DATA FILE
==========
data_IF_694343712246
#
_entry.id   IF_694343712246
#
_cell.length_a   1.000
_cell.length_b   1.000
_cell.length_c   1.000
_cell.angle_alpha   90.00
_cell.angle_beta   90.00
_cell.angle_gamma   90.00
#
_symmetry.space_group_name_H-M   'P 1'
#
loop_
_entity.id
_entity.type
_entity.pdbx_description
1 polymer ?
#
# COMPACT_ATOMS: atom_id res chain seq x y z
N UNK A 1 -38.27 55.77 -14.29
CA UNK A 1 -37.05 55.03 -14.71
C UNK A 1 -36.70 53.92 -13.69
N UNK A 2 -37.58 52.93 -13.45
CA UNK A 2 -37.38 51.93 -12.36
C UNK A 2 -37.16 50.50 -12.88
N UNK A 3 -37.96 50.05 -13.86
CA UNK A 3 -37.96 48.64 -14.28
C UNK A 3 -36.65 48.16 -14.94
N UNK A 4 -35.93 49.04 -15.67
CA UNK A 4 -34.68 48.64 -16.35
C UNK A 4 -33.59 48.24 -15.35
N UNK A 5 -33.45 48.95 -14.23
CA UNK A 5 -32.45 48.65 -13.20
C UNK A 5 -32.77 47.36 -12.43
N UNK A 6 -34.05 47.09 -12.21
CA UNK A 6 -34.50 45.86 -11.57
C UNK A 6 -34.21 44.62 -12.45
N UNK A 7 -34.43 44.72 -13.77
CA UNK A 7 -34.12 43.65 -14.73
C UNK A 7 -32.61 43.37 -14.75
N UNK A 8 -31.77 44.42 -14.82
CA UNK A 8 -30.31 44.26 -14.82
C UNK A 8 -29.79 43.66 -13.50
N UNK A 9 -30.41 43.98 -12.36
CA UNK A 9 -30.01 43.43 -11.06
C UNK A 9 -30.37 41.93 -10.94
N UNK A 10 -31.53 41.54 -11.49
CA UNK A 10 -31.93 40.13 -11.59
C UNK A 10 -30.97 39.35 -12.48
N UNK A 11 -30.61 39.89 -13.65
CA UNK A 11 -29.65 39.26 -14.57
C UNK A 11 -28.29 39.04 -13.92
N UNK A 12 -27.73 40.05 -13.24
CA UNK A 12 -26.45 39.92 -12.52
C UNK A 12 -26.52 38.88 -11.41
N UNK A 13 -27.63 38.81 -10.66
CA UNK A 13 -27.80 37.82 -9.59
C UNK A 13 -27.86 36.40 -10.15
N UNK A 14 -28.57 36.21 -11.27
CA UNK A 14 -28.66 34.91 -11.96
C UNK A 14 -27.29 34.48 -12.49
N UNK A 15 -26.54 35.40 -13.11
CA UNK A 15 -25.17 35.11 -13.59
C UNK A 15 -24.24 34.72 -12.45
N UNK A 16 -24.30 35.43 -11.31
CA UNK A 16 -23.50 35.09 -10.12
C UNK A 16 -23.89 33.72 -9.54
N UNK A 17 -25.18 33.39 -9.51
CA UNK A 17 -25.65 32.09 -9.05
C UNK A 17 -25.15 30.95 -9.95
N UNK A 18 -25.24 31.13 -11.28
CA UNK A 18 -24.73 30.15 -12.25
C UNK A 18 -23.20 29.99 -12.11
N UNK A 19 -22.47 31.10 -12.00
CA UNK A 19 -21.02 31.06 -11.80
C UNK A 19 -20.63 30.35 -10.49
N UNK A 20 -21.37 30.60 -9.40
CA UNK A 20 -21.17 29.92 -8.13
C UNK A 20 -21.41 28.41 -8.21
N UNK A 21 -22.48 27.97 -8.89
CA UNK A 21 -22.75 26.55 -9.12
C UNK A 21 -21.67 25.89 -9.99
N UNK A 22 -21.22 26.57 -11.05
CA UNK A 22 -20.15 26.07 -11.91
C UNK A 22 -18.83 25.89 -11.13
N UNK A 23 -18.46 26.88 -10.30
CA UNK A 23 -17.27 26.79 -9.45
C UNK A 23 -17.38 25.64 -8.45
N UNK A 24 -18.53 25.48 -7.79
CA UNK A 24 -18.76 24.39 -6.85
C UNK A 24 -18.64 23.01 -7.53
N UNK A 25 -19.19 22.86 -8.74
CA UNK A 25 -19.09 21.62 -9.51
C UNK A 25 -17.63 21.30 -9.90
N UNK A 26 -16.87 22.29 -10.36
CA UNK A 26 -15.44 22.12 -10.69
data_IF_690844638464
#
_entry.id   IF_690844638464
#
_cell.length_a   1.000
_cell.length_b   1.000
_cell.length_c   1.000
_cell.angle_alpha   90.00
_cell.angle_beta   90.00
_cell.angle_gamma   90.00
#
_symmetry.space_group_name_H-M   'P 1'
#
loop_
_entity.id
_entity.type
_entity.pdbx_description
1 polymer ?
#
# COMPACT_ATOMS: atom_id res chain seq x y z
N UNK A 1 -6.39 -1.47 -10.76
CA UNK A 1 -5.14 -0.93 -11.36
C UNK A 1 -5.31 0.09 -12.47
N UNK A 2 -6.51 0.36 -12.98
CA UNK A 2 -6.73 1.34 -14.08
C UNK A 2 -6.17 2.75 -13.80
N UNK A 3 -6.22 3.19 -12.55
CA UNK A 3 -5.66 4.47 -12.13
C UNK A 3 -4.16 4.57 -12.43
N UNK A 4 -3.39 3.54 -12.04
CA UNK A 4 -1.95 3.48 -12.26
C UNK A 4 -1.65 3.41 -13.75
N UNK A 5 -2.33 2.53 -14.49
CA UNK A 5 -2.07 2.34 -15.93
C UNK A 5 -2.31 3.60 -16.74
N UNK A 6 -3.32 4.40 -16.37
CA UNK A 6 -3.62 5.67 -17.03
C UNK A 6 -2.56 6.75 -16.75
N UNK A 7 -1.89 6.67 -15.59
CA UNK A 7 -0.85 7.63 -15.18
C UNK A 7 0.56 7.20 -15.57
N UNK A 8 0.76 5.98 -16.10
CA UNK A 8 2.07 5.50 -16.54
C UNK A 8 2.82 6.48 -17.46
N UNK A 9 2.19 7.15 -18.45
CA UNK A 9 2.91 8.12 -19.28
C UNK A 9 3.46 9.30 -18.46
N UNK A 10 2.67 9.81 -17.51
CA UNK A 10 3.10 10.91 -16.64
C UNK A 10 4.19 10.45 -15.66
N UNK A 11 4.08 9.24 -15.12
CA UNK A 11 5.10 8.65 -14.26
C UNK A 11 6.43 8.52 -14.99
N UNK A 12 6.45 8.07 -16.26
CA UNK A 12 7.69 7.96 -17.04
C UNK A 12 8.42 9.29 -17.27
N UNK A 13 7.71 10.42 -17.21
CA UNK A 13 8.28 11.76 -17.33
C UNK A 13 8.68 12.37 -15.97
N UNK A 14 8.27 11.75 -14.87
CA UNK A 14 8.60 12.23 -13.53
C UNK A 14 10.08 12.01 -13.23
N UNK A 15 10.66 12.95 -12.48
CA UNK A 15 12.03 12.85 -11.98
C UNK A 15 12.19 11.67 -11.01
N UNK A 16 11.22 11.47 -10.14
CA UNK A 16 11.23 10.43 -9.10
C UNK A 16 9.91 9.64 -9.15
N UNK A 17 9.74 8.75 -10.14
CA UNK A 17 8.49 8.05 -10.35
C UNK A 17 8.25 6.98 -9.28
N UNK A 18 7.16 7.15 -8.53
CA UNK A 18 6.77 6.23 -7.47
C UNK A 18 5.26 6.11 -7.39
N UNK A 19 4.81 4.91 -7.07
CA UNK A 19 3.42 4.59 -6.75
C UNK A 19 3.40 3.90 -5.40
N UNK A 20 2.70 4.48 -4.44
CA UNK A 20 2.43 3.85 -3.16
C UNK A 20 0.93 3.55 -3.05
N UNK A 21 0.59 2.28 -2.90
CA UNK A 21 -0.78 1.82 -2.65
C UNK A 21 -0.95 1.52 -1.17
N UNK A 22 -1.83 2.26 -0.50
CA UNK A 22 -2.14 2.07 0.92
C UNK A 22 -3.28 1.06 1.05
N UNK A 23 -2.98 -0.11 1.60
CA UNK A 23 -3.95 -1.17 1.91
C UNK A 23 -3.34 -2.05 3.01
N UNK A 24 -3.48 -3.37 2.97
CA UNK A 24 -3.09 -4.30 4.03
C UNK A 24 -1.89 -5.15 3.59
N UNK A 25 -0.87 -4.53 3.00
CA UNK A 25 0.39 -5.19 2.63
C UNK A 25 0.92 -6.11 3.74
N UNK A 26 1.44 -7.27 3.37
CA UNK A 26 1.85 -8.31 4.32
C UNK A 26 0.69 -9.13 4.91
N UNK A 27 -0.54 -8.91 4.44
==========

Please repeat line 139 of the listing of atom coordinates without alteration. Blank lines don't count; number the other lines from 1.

N UNK A 8 0.76 5.98 -16.10